There are serious concerns that fully autonomous weapons systems – or “killer robots,” as they are also called – would not be able to distinguish between soldiers and civilians, or judge whether a military action is proportional.

Countries could choose to deploy these weapons more frequently and with less critical consideration if they do not have to worry about sacrificing troops. Proliferation of these weapons systems could spin out of control easily, both for military and police use.

At the prompting of nongovernmental organizations and United Nations experts, discussions began earlier this year to address the many technical, legal, military, ethical, and societal questions relating to the prospect of lethal autonomous weapons systems.

The debate should be expected to deepen and broaden as the talks continue. The hope is that they will lead rapidly to formal negotiations on a new treaty pre-emptively banning weapons systems that do not require meaningful human control over the key functions of targeting and firing.

Such weapons in their fully autonomous form do not exist yet, but several precursors that are in development in the United States, China, Israel, Russia, South Korea, the United Kingdom, and other nations with high-tech militaries demonstrate the trend toward ever-increasing autonomy on land, in the air, and on or under the water.

If the military robotic developments proceed unchecked, the concern is that machines, rather than humans, could ultimately make life-or-death decisions on the battlefield or in law enforcement.

By agreeing to keep talking, the 118 nations that are part of the Convention on Certain Conventional Weapons (CCW), an existing international treaty, acknowledged the unease that the idea of such weapons causes for the public.

A new global coalition of nongovernmental organizations called the Campaign to Stop Killer Robots continues to pick up endorsements, with more than 275 scientists, 70 faith leaders, and 20 Nobel Peace laureates joining its ranks in calling for a pre-emptive ban on the development, production, and use of fully autonomous weapons. In August, Canada’s Clearpath Robotics became the first private company to endorse the campaign and pledge not to knowingly develop and manufacture such weapons systems.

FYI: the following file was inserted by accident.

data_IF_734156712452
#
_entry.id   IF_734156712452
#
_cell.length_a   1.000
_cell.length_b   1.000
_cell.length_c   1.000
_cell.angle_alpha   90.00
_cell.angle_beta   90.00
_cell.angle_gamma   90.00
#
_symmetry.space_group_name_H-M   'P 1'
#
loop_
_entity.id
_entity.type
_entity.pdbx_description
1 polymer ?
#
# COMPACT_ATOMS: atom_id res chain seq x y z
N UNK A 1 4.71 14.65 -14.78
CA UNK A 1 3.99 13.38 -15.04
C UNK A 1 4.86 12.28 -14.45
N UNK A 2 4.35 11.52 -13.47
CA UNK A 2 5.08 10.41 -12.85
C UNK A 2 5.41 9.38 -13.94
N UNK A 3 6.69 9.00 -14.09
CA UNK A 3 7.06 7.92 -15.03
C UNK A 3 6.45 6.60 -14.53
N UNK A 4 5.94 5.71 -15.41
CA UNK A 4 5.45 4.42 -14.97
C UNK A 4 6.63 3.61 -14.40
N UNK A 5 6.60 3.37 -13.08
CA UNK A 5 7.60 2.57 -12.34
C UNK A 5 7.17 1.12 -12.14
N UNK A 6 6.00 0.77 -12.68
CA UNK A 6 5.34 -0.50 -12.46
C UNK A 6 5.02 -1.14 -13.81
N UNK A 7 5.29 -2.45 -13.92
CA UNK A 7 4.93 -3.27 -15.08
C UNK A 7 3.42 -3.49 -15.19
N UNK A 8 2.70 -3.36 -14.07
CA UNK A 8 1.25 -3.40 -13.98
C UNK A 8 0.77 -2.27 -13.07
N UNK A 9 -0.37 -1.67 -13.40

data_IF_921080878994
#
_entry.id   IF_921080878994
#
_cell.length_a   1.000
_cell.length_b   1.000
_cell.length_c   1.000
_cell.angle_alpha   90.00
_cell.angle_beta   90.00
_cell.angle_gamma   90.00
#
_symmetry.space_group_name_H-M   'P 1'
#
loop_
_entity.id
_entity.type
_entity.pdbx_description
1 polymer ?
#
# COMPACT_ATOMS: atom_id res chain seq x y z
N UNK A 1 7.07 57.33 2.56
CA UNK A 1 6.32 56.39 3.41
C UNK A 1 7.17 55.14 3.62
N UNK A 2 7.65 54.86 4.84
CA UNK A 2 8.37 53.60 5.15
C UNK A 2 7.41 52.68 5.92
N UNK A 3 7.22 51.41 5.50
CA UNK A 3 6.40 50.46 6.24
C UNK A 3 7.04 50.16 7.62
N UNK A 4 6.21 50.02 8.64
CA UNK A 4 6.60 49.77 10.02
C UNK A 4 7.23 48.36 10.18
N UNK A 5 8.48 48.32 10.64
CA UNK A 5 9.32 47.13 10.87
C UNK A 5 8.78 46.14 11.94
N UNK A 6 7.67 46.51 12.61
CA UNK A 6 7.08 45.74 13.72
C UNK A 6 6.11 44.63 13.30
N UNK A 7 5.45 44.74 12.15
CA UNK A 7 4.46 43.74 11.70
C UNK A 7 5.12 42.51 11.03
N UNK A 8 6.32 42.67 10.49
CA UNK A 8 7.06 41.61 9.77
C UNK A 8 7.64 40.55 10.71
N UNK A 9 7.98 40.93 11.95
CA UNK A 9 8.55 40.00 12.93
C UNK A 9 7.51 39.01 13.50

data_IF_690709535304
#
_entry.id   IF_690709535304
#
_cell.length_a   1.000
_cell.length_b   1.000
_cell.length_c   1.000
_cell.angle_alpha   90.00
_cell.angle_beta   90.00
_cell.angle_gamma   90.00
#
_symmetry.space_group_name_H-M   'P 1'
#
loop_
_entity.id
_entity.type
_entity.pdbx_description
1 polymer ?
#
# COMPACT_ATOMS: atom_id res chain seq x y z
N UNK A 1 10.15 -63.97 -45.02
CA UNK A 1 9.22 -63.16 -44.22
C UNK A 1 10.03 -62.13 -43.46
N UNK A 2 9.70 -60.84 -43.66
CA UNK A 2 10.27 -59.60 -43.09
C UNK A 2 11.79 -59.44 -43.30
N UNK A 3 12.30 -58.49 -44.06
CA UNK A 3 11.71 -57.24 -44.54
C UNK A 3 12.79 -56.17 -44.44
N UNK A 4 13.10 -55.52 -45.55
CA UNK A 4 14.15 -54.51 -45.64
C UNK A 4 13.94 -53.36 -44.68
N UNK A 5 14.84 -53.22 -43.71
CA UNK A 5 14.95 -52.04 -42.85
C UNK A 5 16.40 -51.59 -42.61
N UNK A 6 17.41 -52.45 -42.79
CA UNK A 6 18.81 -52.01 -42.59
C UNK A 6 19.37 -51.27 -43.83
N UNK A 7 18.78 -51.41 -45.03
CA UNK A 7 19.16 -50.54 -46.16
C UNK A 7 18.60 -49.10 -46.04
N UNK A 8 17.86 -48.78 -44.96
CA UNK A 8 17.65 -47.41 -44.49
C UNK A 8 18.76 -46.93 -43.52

The UN expert on extrajudicial, summary, or arbitrary executions, Christof Heyns, has called on all countries to adopt a moratorium on these weapons. Austria has urged nations engaged in the development of such weapons systems to freeze these programs, and has called on nations deliberating about starting such development to make a commitment not to do so.

Talking about the issue is good, but diplomacy is moving at a slow pace compared with the rapid technological developments. The commitment of the CCW talks – a week of talks over the course of an entire year – is unambitious. It is imperative for diplomatic talks to pick up the pace and create a new international treaty to ensure that humans retain control of targeting and attack decisions.

In the meantime, nations need to start establishing their own policies on these weapons, implementing bans or moratoriums at a national level.

The United States has developed a detailed policy on autonomous weapons that, for now, requires a human being to be “in the loop” when decisions are made about using lethal force, unless department officials waive the policy at a high level. While positive, the policy is not a comprehensive or permanent solution to the problems posed, and it may prove hard to sustain if other nations begin to deploy fully autonomous weapons systems.

One thing is clear: Doing nothing and letting ever-greater autonomy in warfare proceed unchecked is no longer an option.